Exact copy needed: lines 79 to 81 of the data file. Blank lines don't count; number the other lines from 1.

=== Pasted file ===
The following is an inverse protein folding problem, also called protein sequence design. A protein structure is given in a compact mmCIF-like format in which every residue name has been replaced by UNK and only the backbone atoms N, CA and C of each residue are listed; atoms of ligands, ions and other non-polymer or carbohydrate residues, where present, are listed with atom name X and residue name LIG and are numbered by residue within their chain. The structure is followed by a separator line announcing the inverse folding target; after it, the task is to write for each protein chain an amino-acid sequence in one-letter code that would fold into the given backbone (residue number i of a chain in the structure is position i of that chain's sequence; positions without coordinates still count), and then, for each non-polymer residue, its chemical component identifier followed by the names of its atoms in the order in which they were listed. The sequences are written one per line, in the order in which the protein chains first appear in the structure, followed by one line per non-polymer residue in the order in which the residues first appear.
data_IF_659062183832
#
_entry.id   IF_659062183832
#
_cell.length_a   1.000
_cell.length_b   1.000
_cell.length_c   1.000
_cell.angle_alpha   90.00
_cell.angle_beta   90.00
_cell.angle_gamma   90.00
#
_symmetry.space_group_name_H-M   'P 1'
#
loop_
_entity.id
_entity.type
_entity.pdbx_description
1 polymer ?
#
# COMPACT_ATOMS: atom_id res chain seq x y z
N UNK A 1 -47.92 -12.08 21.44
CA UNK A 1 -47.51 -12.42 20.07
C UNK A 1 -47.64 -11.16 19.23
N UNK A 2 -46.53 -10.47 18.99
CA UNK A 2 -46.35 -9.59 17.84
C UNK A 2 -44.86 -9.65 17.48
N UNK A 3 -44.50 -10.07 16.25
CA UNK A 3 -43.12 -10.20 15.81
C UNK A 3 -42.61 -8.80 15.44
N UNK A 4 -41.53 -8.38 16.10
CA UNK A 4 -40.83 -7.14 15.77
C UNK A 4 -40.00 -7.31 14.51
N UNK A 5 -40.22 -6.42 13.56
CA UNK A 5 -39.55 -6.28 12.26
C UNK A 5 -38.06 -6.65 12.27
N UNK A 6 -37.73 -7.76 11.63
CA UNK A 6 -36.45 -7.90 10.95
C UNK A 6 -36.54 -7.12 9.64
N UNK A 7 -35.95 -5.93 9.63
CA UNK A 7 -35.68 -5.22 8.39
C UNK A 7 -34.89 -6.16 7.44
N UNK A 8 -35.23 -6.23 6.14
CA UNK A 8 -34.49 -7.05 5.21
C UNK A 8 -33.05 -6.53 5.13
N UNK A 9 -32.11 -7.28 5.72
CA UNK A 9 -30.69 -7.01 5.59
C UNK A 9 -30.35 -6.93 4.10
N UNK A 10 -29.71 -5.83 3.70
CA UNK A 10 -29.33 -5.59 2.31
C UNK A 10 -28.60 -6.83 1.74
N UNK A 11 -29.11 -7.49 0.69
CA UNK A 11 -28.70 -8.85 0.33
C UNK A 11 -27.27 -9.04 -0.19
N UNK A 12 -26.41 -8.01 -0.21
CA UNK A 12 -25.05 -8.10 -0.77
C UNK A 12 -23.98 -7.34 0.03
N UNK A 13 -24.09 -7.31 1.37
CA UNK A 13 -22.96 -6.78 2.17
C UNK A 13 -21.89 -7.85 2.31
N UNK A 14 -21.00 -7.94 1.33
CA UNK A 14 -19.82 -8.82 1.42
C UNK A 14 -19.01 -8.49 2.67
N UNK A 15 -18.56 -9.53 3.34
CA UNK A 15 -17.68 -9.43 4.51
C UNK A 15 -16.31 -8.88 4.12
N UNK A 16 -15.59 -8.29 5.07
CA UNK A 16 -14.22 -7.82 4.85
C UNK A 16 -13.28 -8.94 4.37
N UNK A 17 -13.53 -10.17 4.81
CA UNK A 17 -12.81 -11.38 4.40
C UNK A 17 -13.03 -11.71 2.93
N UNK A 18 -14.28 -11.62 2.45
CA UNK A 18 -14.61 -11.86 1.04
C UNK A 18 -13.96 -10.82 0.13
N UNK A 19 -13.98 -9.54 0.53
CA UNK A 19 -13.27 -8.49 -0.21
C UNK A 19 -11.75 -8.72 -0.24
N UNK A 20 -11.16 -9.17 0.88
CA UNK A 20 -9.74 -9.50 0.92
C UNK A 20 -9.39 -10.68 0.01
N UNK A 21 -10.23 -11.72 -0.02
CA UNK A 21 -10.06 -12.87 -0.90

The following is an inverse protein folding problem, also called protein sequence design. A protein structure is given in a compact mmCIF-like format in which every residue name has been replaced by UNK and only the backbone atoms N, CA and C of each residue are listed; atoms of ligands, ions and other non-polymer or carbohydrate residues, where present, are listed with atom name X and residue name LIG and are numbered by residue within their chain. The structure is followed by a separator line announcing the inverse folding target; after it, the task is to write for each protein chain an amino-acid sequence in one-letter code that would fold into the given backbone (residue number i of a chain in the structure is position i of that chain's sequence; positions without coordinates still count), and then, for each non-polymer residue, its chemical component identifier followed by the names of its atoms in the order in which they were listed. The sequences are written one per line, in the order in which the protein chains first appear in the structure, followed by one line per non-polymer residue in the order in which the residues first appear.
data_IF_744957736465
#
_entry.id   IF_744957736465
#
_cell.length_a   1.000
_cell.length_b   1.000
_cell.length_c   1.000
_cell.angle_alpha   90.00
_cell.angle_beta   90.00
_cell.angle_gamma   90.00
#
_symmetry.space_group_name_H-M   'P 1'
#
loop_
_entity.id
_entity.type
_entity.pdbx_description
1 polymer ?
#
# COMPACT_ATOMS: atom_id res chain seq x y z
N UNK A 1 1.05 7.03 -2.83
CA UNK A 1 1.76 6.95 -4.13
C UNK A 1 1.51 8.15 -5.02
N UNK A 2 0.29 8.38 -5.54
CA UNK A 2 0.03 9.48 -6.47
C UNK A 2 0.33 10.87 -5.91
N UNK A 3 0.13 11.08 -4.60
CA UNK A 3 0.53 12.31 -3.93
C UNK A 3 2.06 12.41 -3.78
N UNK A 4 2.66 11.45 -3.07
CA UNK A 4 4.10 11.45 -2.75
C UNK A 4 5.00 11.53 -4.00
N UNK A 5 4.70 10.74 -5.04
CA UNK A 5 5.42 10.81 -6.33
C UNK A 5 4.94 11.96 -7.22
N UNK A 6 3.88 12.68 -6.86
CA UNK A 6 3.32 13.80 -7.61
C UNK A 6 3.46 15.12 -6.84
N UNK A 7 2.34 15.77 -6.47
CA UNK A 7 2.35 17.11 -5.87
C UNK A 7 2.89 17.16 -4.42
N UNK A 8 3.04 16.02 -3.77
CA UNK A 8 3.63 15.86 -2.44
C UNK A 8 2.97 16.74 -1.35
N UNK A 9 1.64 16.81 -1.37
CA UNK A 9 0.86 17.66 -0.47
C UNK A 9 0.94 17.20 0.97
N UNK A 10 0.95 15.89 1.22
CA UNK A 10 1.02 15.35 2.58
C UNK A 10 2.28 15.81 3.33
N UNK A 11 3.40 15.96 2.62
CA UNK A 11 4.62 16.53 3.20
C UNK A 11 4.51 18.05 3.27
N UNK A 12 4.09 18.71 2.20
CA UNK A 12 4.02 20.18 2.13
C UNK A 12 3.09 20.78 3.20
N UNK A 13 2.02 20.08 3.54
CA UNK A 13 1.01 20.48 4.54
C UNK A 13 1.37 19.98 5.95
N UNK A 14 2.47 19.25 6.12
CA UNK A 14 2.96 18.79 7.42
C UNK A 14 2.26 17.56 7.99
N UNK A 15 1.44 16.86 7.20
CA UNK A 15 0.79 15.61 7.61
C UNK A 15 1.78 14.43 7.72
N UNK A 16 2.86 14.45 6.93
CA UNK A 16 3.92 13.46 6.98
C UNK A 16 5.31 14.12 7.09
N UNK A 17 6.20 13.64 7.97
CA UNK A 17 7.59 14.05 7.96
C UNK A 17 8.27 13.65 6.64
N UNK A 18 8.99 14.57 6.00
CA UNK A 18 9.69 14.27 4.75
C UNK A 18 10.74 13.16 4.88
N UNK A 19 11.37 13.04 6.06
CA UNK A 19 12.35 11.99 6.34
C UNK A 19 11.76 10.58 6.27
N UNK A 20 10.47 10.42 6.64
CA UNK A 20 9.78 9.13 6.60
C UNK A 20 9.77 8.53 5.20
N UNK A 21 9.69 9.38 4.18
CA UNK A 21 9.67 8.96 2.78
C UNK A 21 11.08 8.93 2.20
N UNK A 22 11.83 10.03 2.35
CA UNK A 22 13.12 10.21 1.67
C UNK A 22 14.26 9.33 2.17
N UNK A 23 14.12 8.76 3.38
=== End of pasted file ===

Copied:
N UNK A 20 -11.16 -9.17 0.88
CA UNK A 20 -9.74 -9.50 0.92
C UNK A 20 -9.39 -10.68 0.01